EXECUTIVE PERSPECTIVE: Why Reducing Food Waste is Important and Attainable

This op-ed appeared in Reuters on January 5.

Across the globe, more than one-third of food that is grown and produced for human consumption ends up lost or wasted. And in the U.S., where one in five children face the risk of going hungry, food waste represents the third-largest category of waste in landfills. In America alone, $218 billion is spent growing, processing, transporting and disposing of food that is never eaten. Those numbers don’t even address the social impact of food waste, a facet that is often overlooked, perhaps because it is more difficult to quantify.

In order to address food waste, we must understand the social impacts of this global challenge. The food and catering service industry has a unique opportunity to further move the needle on this problem, but in order to make that happen at scale, we need to help inform customers so they understand and support the food waste reduction challenge. I believe that Sodexo has an important role to play in giving voice and information around this important issue.

My support for global initiatives to reduce food waste is evident in Sodexo’s role with the Champions 12.3 coalition. It is so named because of the group’s dedication to achieving the Sustainable Development Goal 12.3—the target is to cut food waste in half at the retail and consumer levels as well as to reduce food losses along production and supply chains, including post-harvest, by 2030.

This is a particularly important issue because it speaks to so many facets of Sodexo’s mission: to improve the quality of life of our employees and all whom we serve, and to contribute to the economic, social and environmental development of the communities, regions and countries in which we operate. The industry recognizes the focus Sodexo places on such goals, as well: It was named for the 12th consecutive year by the Dow Jones Sustainability Index (DJSI) as the top sustainable development company in its industry.

One way we are working to achieve the goal of decreasing food waste is through partnerships. In tangent with our global efforts, in the U.S. we made a commitment to the Zero Food Waste to Landfills initiative. We’ve are also implementing an initiative within our business called WasteWatch, a comprehensive program to prevent and reduce food waste. In 2014, we piloted it at 75 U.S. campuses and achieved an average reduction of 48.5 percent in pre-consumer food waste.

At the production and supply chain level, whenever and wherever possible, Sodexo strives to form relationships with local farmers, growers and suppliers to provide closely sourced produce for our sites as one way to contribute to the solution of reducing food waste. These relationships remind us that addressing food waste not only helps protect the environment, it is also an important step in valuing the labor involved in planting, harvesting … all the way to preparing and serving … the food on our plates.

As a services company with quality of life at its heart, Sodexo is in a unique position to look at the social impacts of the food waste crisis. The International Food Waste Coalition SKOOL program we started to deploy this year in schools in Italy, France and the UK was a compelling reminder of how integral food is to our culture and traditions. Working with the Food and Agriculture Organization and founding members of IFWC, we developed an effective food waste management program that saved 2.5 tons of food waste—that’s more than 4,500 meals.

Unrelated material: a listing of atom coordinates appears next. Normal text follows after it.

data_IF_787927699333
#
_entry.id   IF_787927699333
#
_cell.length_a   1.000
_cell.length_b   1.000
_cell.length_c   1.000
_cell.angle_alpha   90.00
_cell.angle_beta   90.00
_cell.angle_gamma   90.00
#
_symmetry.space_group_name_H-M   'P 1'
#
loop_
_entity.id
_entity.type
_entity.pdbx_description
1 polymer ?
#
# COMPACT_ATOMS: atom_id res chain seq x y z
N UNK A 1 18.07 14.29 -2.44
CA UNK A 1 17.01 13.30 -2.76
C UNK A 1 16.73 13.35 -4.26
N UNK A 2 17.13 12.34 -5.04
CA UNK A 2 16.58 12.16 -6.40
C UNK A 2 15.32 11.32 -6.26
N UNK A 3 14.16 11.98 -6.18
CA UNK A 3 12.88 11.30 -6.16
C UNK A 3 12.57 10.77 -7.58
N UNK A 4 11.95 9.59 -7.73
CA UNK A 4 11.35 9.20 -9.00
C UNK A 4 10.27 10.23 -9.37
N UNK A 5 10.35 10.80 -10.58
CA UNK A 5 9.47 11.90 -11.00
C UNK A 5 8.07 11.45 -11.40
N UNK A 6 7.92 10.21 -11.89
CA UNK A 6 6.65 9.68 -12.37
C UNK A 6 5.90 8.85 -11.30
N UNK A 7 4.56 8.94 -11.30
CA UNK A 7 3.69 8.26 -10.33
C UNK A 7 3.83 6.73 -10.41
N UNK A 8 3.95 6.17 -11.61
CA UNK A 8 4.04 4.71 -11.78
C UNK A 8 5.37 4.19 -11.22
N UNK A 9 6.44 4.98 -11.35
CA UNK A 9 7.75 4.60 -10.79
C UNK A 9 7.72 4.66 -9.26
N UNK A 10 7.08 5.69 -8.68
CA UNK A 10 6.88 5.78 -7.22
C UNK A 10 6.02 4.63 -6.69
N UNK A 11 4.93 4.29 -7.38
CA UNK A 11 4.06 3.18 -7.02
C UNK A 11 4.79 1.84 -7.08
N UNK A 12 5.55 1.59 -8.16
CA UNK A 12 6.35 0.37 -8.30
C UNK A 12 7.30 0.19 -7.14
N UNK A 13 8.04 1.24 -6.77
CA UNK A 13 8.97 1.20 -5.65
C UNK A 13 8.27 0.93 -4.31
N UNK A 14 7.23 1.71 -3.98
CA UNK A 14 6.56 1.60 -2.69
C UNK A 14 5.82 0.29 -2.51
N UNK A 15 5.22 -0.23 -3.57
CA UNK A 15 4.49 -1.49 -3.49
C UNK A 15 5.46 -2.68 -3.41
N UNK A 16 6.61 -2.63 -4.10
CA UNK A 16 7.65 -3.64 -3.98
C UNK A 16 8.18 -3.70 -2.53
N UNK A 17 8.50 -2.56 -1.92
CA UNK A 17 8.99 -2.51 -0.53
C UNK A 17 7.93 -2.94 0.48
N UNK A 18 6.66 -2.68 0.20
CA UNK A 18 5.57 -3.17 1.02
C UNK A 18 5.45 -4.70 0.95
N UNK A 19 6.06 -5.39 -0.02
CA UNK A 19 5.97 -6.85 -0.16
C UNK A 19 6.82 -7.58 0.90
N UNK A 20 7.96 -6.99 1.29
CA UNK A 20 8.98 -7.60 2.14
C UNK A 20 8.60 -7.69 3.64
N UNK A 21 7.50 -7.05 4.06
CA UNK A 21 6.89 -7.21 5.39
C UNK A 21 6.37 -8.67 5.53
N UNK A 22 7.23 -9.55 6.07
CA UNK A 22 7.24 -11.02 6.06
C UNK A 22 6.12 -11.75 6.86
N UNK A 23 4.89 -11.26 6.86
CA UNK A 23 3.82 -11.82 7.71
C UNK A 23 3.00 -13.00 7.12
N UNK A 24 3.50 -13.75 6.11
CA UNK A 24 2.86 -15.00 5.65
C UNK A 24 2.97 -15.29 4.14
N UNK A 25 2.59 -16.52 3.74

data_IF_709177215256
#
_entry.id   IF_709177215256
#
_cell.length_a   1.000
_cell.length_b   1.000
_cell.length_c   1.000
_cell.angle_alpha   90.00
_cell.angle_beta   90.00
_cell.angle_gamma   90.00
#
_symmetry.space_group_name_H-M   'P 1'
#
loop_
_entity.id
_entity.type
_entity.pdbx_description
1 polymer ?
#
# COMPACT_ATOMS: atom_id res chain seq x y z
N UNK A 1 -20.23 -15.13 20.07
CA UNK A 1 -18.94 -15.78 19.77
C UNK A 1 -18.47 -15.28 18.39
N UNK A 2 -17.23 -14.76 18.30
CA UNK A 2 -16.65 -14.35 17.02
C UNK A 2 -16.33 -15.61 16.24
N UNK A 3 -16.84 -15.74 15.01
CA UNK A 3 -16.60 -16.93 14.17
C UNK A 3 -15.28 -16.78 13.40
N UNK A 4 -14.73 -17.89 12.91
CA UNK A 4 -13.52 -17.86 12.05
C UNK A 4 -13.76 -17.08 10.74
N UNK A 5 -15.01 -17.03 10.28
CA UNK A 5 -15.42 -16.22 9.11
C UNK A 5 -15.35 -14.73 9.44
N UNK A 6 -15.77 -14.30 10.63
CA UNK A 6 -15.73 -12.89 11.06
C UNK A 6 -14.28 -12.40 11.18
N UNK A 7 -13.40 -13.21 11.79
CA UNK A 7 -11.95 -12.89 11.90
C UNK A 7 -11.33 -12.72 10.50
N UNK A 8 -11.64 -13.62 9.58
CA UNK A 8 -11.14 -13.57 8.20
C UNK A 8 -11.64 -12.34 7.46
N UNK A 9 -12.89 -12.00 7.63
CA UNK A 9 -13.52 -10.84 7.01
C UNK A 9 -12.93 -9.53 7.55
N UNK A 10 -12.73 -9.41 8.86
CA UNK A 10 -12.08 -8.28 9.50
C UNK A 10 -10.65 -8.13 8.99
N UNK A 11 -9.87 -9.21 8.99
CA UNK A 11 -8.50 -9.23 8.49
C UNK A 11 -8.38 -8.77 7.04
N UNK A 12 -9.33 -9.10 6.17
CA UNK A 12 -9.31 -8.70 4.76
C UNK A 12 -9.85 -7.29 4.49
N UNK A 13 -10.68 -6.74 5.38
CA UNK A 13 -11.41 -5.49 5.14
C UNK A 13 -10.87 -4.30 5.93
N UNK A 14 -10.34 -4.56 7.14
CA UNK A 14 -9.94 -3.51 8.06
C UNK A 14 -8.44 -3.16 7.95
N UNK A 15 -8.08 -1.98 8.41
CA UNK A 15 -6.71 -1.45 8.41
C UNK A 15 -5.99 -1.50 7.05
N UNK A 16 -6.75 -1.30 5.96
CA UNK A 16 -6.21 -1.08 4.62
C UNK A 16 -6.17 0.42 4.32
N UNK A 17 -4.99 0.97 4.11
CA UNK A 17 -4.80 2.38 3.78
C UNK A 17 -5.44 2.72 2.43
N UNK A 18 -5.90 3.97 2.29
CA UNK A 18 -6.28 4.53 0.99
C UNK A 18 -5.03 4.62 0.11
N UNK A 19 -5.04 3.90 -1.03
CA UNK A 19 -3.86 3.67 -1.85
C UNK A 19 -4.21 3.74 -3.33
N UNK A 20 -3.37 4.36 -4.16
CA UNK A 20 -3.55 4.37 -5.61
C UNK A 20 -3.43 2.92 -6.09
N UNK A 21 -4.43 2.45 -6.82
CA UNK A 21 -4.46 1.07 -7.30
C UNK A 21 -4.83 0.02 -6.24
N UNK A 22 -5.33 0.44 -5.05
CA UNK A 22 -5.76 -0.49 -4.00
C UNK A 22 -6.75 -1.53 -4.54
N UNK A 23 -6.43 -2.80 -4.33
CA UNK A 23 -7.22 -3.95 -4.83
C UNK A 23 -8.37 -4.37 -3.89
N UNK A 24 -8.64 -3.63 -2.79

Each school implemented the program through practices that were in line with how their own specific culture sees food and the social aspect of eating and enjoying a meal. In the recent Roadmap to Reduce FoodWaste, a baseline study conducted by ReFed, an organization dedicated to ending food waste, Sodexo looked at behavioral changes that can reduce waste. Serving appropriate portions is one example; another is cooking food to order toward the end of the meal service instead of keeping displays stacked to the brim with food that will be thrown away at closing time.

At the consumer level, Sodexo teams are given flexibility to come up with solutions customized to each client. I’ll cite an example that addresses food waste from several angles: Our senior-care team in France came up with an initiative that considers—and values—the labor that goes into food preparation as well as the cultural importance of sitting down to enjoy a meal. Blended food can be essential for people who have lost the ability to chew and swallow, but it can also deprive them of the joy of a meal and lead to greater food waste because of its unpalatable nature.

Our new approach, called Mix Less, Eat Better, aims to give seniors back their enjoyment of meals. We believe this program will have an impact on quality of life for not just senior-care residents and their families, but also for our staff who will know that their efforts in preparing these meals are valued. And we believe that the program’s benefits will amplify, as less waste results from food that is more palatable and presented in a more pleasing way.

I encourage everyone reading this to think about the value of sitting down to enjoy and share a meal with family and friends, as well as the difference they can make by reducing the amount of food that goes to waste. Remember that food that’s thrown out can never feed anyone, and it adds to our collective financial and environmental burden.

For corporations, collaboration at each step across the entire value chain is key to making a difference in reducing food waste. And that is what Sodexo strives for, at every level of our operation, because we recognize that our goals of positively impacting local communities and the quality of life of everyone with whom we interact cannot be achieved without understanding and collaboration.